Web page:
Are you a small business owner in your first 2 years of business? Learn about the 3 most common startup business financing mistakes &...
If you are a new entrepreneur in need of startup business financing, it's important to know the three biggest small business financing mistakes made by entrepreneurs in their first 1-2 years. Knowing and understanding these mistakes will empower you to make the right decisions. The small business financing world can be complicated and confusing for entrepreneurs and small business owners. It has not only changed dramatically since The Great Recession but it's a daunting terrain that is constantly changing.
Most new entrepreneurs are often "solopreneurs" that have one or two employees, including themselves. According to statistics complied by Clate Mask, approximately 83% of small business owners are solopreneurs. The three biggest startup business financing mistakes made by new entrepreneurs are often made by solopreneurs and the information outlined here will be particularly beneficial for this group of people (specifically those who are seeking debt financing). So for all of the solopreneurs out there, what are the three biggest startup business financing mistakes that you make?
Mistake #1: Not knowing what small business financing options are available
Most solopreneurs have no idea what small business financing options are available to someone in their unique situation. They often assume they can qualify for one type of financing when another type of financing may be a better fit for them. For example, I recently had someone contact me saying they wanted to start a business and they were looking to "borrow $50k and to repay back in 10 years." These were their exact words. I was impressed that they knew exactly what they needed and how long it would take them to pay it back but I know that there is no guarantee that they'll get exactly what they need from a lender.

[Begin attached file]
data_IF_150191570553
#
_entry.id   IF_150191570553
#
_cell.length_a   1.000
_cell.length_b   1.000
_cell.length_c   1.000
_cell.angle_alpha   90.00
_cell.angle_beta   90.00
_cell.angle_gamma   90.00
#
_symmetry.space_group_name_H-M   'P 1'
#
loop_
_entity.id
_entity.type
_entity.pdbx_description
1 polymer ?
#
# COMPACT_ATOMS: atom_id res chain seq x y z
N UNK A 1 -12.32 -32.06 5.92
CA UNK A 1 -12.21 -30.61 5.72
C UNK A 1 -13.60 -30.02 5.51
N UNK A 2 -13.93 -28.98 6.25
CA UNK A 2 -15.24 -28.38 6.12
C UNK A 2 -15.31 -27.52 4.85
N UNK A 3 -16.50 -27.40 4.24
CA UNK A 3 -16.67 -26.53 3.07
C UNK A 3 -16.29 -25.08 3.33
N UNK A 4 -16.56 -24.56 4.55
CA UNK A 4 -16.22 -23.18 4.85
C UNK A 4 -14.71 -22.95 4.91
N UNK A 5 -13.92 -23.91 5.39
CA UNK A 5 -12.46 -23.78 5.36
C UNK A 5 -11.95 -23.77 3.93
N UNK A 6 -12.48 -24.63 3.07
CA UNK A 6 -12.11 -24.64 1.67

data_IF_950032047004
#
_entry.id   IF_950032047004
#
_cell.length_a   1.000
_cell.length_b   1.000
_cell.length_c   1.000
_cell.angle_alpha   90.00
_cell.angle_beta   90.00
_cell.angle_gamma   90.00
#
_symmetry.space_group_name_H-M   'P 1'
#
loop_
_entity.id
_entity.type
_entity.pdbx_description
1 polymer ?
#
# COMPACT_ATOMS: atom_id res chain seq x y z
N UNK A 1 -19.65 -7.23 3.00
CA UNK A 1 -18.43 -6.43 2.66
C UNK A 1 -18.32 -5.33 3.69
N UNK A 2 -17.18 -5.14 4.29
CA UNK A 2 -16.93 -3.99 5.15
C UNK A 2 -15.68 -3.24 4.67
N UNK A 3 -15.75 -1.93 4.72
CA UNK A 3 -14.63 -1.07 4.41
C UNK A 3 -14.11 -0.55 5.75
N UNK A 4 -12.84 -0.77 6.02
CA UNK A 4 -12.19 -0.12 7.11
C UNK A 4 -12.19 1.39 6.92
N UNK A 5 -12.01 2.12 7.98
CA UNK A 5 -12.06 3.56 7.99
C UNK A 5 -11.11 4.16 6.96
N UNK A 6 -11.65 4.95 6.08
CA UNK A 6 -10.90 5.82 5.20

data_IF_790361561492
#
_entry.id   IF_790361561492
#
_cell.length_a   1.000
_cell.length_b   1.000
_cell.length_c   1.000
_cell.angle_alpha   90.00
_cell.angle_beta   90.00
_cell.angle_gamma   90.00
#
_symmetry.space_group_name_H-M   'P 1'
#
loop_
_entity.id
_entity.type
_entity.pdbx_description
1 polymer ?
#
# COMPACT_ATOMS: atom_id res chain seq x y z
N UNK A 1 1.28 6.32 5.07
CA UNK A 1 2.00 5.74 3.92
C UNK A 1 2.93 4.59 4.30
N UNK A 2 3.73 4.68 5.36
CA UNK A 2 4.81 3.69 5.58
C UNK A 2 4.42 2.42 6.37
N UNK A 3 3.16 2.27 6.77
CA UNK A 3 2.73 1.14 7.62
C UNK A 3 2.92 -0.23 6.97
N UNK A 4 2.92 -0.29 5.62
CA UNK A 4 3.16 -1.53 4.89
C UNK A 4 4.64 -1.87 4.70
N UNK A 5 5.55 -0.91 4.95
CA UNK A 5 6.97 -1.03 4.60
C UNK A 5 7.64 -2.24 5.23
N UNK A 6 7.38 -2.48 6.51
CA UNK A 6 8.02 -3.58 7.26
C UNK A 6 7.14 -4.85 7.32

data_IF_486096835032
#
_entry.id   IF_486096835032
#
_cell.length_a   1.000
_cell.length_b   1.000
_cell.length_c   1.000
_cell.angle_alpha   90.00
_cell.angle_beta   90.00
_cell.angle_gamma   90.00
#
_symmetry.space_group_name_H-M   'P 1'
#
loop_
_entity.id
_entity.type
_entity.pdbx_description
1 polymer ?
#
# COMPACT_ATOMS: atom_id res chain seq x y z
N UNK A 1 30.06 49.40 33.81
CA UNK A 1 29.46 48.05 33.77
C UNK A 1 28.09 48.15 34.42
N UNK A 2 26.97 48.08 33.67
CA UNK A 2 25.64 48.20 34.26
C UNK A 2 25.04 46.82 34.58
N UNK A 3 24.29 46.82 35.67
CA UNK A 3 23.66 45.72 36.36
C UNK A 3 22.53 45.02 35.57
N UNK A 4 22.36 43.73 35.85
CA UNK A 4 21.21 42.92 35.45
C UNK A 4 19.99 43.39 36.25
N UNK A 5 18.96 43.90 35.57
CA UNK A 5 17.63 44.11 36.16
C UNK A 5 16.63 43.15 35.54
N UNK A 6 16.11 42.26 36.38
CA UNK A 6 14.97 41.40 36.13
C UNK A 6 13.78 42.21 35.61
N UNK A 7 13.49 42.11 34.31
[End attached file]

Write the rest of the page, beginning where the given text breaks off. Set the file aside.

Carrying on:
I had to explain that at this stage in their business, their personal credit history will most likely determine what they can obtain from a lender. If they have well established and maintained credit, they could very well qualify for credit card financing and get the $50k they need. According to a report compiled by Keybridge Research, the use of business credit cards amongst entrepreneurs contributed to $142 billion being pumped into the economy between 2003 and 2008. Those numbers say a lot about the number of entrepreneurs who qualify for and use business credit cards to finance their business.
However, one with less than perfect credit will most likely not be able to qualify for business credit card financing. Many entrepreneurs who have less than perfect credit can qualify for an SBA microloan, since SBA microlenders tend to have less stringent credit criteria. According to an article written by Community Moderator, Caron Beesley for the SBA.gov website, SBA microloans are typically offered by local community based, nonprofit microfinance organizations. These organizations tend to focus on lending to individuals who live in rural or disadvantaged communities with poor credit and low cash reserves. Microloans can go up to $50,000 however the average loan awarded is about $13,000. You can find out how to apply for a microloan by contacting your local SBA district office here.